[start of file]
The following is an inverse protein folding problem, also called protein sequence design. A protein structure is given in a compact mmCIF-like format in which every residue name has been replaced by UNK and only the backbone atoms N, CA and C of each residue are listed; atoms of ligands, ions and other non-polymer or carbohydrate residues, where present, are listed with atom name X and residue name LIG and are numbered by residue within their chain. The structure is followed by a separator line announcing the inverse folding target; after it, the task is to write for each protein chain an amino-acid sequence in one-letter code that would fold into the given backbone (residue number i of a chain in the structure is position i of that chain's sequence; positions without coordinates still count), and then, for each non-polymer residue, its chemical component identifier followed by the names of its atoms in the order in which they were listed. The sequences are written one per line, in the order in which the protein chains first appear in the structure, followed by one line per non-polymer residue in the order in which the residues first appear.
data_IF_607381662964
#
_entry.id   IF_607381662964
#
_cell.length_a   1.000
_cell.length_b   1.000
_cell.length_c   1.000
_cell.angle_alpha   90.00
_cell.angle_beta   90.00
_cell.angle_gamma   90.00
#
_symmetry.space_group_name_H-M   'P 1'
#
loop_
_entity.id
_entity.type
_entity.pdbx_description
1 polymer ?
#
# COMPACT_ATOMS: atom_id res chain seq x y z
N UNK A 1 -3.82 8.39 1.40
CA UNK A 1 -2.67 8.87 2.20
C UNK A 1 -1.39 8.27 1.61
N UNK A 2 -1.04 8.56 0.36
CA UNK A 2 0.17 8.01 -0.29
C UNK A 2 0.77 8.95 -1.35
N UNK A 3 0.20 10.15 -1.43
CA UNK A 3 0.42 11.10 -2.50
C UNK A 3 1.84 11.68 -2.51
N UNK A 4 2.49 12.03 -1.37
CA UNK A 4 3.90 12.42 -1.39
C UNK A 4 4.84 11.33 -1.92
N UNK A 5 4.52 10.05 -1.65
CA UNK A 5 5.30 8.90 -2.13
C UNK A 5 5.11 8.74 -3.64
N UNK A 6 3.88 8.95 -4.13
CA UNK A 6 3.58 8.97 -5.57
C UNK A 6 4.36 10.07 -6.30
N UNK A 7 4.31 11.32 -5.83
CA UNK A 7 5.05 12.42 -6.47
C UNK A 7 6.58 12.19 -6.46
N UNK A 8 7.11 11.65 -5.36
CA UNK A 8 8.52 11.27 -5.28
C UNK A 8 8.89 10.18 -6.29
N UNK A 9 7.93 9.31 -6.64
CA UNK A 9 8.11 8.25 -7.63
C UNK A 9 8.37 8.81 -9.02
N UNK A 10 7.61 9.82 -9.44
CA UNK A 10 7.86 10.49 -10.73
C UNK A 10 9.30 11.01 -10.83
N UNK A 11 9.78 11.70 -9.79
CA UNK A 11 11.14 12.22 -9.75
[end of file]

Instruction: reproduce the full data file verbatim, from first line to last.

The following is an inverse protein folding problem, also called protein sequence design. A protein structure is given in a compact mmCIF-like format in which every residue name has been replaced by UNK and only the backbone atoms N, CA and C of each residue are listed; atoms of ligands, ions and other non-polymer or carbohydrate residues, where present, are listed with atom name X and residue name LIG and are numbered by residue within their chain. The structure is followed by a separator line announcing the inverse folding target; after it, the task is to write for each protein chain an amino-acid sequence in one-letter code that would fold into the given backbone (residue number i of a chain in the structure is position i of that chain's sequence; positions without coordinates still count), and then, for each non-polymer residue, its chemical component identifier followed by the names of its atoms in the order in which they were listed. The sequences are written one per line, in the order in which the protein chains first appear in the structure, followed by one line per non-polymer residue in the order in which the residues first appear.
data_IF_607381662964
#
_entry.id   IF_607381662964
#
_cell.length_a   1.000
_cell.length_b   1.000
_cell.length_c   1.000
_cell.angle_alpha   90.00
_cell.angle_beta   90.00
_cell.angle_gamma   90.00
#
_symmetry.space_group_name_H-M   'P 1'
#
loop_
_entity.id
_entity.type
_entity.pdbx_description
1 polymer ?
#
# COMPACT_ATOMS: atom_id res chain seq x y z
N UNK A 1 -3.82 8.39 1.40
CA UNK A 1 -2.67 8.87 2.20
C UNK A 1 -1.39 8.27 1.61
N UNK A 2 -1.04 8.56 0.36
CA UNK A 2 0.17 8.01 -0.29
C UNK A 2 0.77 8.95 -1.35
N UNK A 3 0.20 10.15 -1.43
CA UNK A 3 0.42 11.10 -2.50
C UNK A 3 1.84 11.68 -2.51
N UNK A 4 2.49 12.03 -1.37
CA UNK A 4 3.90 12.42 -1.39
C UNK A 4 4.84 11.33 -1.92
N UNK A 5 4.52 10.05 -1.65
CA UNK A 5 5.30 8.90 -2.13
C UNK A 5 5.11 8.74 -3.64
N UNK A 6 3.88 8.95 -4.13
CA UNK A 6 3.58 8.97 -5.57
C UNK A 6 4.36 10.07 -6.30
N UNK A 7 4.31 11.32 -5.83
CA UNK A 7 5.05 12.42 -6.47
C UNK A 7 6.58 12.19 -6.46
N UNK A 8 7.11 11.65 -5.36
CA UNK A 8 8.52 11.27 -5.28
C UNK A 8 8.89 10.18 -6.29
N UNK A 9 7.93 9.31 -6.64
CA UNK A 9 8.11 8.25 -7.63
C UNK A 9 8.37 8.81 -9.02
N UNK A 10 7.61 9.82 -9.44
CA UNK A 10 7.86 10.49 -10.73
C UNK A 10 9.30 11.01 -10.83
N UNK A 11 9.78 11.70 -9.79
CA UNK A 11 11.14 12.22 -9.75